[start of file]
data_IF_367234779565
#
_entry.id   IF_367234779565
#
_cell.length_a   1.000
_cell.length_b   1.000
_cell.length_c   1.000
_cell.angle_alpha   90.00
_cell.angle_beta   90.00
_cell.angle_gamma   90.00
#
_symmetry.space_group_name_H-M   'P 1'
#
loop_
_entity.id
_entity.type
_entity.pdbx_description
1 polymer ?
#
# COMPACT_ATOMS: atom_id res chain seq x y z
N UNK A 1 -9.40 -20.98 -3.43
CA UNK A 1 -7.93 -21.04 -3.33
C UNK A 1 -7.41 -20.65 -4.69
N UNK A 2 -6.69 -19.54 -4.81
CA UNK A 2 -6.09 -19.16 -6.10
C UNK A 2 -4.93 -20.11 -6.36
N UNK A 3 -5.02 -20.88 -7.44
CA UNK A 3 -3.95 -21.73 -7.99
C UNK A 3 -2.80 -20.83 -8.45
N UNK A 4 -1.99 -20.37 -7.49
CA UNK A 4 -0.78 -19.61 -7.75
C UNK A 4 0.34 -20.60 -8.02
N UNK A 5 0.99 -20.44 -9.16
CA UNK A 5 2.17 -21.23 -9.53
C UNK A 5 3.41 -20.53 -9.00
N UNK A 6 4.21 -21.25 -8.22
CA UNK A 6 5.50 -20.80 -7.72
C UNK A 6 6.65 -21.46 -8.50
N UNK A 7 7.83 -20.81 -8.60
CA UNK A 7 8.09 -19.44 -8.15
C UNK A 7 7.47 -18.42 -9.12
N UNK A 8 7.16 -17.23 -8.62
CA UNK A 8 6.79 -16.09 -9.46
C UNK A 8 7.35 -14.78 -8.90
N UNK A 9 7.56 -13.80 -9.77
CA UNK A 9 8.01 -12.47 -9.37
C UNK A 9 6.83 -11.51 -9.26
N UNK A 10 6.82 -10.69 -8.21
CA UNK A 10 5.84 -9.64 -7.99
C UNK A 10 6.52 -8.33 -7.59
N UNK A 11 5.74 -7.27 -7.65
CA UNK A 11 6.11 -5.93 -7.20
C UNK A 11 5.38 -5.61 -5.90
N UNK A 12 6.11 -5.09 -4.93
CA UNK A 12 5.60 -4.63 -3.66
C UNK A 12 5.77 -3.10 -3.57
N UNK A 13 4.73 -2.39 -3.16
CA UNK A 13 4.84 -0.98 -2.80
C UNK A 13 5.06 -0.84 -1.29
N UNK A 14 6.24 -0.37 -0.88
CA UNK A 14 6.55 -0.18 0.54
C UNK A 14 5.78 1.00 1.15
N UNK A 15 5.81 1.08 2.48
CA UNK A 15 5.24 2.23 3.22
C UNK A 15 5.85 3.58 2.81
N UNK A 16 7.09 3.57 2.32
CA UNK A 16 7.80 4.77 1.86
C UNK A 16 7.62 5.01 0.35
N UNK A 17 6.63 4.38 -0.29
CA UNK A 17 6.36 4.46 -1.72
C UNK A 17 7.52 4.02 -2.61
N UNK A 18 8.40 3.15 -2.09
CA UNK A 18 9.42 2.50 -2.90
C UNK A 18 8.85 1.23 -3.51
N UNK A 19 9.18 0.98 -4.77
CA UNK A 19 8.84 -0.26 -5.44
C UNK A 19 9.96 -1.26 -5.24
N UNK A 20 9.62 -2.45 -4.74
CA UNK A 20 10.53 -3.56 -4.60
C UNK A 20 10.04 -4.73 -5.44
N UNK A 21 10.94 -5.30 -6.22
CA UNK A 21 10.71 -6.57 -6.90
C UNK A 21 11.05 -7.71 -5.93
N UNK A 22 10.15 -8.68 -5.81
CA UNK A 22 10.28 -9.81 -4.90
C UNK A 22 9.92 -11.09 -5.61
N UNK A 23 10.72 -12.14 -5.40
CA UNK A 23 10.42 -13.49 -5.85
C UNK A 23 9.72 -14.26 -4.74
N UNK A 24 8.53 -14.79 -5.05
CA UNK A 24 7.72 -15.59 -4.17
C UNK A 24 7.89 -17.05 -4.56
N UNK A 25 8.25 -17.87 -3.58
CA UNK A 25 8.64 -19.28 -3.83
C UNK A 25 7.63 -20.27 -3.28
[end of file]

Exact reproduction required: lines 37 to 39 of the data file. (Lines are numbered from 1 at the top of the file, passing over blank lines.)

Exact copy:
CA UNK A 6 5.50 -20.80 -7.72
C UNK A 6 6.65 -21.46 -8.50
N UNK A 7 7.83 -20.81 -8.60